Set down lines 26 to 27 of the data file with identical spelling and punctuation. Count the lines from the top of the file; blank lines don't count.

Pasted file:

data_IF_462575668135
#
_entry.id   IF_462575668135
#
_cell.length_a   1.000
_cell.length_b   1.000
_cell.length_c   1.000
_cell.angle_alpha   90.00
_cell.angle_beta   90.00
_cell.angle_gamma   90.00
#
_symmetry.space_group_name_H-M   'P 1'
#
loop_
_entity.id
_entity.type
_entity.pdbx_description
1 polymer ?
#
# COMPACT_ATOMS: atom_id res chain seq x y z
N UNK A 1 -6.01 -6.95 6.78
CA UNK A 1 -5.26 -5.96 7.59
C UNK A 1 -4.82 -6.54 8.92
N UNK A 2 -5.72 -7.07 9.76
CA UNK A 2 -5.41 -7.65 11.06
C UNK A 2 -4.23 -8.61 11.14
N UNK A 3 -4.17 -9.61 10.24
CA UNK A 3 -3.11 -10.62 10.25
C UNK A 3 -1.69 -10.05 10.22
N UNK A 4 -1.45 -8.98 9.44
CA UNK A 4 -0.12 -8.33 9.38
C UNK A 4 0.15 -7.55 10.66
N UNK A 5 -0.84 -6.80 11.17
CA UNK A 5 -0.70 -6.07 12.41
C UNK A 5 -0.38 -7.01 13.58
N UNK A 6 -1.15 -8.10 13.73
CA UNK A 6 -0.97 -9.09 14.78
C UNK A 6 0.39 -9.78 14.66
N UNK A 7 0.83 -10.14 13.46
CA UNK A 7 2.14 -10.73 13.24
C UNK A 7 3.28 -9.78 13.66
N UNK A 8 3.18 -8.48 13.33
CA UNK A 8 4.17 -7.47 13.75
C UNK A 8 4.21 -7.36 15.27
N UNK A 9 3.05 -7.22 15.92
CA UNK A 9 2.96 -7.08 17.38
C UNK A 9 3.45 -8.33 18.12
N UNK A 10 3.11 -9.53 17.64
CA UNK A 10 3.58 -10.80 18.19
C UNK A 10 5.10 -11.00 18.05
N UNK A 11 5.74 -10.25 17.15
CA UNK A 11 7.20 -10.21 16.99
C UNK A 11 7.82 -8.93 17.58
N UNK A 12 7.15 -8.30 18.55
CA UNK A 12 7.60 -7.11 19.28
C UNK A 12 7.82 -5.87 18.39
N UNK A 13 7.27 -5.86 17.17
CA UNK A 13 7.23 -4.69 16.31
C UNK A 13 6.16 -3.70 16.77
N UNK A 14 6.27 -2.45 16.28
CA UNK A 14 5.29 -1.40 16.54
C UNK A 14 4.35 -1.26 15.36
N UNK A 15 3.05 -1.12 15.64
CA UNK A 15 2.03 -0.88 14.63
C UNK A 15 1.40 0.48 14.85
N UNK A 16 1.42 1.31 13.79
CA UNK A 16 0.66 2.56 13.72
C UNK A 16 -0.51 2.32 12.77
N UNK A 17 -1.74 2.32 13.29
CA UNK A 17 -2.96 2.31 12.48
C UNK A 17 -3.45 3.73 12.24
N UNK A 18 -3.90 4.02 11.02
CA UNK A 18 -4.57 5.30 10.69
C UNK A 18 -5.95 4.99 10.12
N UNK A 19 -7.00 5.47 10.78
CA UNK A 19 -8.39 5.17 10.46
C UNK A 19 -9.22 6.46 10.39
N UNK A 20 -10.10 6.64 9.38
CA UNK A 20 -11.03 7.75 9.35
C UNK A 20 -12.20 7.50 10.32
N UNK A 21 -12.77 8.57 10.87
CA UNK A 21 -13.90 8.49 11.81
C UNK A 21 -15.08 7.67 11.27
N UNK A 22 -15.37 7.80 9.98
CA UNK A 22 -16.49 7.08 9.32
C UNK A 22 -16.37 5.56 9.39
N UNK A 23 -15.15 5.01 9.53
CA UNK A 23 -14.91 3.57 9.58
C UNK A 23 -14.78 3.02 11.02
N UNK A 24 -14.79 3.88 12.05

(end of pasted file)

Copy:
C UNK A 2 -4.23 -8.61 11.14
N UNK A 3 -4.17 -9.61 10.24